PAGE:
Some existing tools offer service assurance monitoring, but fail to offer all the necessary data to make it successful. Instead, one team may have SLOs around application performance while another team may have SLOs for infrastructure availability, but fail to pull them together to create a view available and readable by the entirety of the business. And because they are siloed, it makes it impossible to link them to the appropriate agreements they are designed to maintain.
Other challenges to service assurance monitoring will be broken down in more detail with its associated level of monitoring – SLAs, SLOs, SLIs
Service Level Agreements (SLAs)
An SLA defined by Google in the SRE handbook “an explicit or implicit contract with your users that includes consequences of meeting (or missing) the SLOs they contain.”. SLAs are defined and constructed at the business level and drawn up by legal teams. Because they are included in written agreements with users, the consequences for breaching an SLA can have serious ramifications.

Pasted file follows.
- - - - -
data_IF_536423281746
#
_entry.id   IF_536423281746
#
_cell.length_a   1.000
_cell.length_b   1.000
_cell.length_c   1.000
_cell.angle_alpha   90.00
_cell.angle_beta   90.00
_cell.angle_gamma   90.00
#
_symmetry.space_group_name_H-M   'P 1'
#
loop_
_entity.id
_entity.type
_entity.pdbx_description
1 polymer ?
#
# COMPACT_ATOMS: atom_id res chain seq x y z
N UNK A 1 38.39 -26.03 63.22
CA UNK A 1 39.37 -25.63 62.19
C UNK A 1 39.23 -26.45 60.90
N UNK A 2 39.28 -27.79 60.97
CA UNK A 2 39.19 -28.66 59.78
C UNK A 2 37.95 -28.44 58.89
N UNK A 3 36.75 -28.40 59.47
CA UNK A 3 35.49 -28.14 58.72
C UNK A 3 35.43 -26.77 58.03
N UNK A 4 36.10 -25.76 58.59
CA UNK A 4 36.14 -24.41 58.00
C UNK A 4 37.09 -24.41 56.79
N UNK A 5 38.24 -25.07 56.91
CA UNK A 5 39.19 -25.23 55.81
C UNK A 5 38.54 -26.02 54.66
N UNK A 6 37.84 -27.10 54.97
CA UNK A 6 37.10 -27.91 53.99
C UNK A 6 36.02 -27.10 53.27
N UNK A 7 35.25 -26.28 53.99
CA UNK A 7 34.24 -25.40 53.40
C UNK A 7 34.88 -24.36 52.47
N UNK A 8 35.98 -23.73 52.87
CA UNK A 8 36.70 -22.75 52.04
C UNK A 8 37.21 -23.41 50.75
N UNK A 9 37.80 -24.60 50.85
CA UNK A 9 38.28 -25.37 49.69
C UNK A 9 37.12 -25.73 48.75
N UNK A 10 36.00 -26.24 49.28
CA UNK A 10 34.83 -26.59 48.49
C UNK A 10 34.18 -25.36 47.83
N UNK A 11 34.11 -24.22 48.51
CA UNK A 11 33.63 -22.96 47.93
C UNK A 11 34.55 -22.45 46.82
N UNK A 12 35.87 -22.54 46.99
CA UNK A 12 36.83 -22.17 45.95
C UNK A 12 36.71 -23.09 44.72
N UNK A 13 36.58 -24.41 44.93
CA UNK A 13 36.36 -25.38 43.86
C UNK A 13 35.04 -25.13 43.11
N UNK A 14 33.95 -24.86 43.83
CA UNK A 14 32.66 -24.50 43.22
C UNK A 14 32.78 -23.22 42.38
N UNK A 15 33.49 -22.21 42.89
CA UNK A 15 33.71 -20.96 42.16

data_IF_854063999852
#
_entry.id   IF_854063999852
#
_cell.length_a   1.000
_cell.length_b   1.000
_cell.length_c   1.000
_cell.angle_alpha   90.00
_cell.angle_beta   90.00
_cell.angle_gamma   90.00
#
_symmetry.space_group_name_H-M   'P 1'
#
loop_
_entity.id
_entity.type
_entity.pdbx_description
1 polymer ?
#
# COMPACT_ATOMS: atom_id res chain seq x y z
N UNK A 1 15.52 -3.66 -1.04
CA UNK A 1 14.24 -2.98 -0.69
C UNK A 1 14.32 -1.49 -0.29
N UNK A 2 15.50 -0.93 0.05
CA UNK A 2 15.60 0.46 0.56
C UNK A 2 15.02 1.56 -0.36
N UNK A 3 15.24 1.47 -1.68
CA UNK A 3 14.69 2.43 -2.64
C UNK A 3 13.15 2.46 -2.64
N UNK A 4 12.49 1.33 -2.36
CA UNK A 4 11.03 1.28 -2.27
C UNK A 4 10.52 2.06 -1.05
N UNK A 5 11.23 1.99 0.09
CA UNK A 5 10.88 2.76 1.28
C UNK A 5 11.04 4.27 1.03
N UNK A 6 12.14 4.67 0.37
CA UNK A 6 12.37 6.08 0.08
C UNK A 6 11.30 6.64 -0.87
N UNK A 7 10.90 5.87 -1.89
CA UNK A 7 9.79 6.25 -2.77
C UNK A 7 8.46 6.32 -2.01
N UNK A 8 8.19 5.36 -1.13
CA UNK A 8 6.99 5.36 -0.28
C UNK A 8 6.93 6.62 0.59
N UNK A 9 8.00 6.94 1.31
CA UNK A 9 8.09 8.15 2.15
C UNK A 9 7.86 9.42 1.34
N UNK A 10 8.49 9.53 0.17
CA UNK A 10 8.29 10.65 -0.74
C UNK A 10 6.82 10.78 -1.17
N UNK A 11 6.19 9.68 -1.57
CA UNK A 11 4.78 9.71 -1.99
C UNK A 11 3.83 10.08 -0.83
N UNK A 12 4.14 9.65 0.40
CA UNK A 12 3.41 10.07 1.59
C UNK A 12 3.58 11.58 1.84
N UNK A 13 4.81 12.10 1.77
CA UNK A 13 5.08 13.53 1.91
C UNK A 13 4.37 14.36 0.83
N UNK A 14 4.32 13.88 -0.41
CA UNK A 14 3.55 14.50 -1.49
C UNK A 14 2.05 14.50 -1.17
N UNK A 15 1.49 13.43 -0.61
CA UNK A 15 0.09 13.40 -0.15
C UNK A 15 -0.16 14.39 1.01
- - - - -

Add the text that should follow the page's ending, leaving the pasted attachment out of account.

SLAs are measured by a collection of SLOs. It's important for a business to have the correct SLOs defined in order to fully understand if SLAs are being met, and the business is meeting their customer agreements.
Free services, like Google search, usually don’t have an associated SLA because they don’t have a direct contract with its users. Instead, they focus on creating SLOs to maintain a strong product or service reputation and maximize delivering a high-quality product or service.
Measuring SLAs are extremely challenging for a multitude of reasons:
- As previously mentioned, service or product metrics are siloed. Businesses sit on top of swamps of data with data separated and siloed within different areas of the business organization. Mapping all the necessary SLOs to the correct SLAs is impossible without the correct tooling.
- SLAs are often not written by employees building or maintaining the service or product. This leads to SLA targets being unachievable, SLAs that are difficult to measure, and agreements that don’t take nuance into account.
- Each user agreement can be unique and have different associated contract values. Measuring multiple different SLAs and calculating the different consequences associated with the agreements can become burdensome.
Service Level Objectives (SLOs)
An SLO is a specific target value like uptime and response time, used by teams as an agreement within an SLA and is measured by a collection of SLIs. SLAs are legally drawn up in contracts with customers and users, and SLOs are the set targets necessary to meet those agreements. SLOs define customer expectations for products or services and teams use them to measure their success.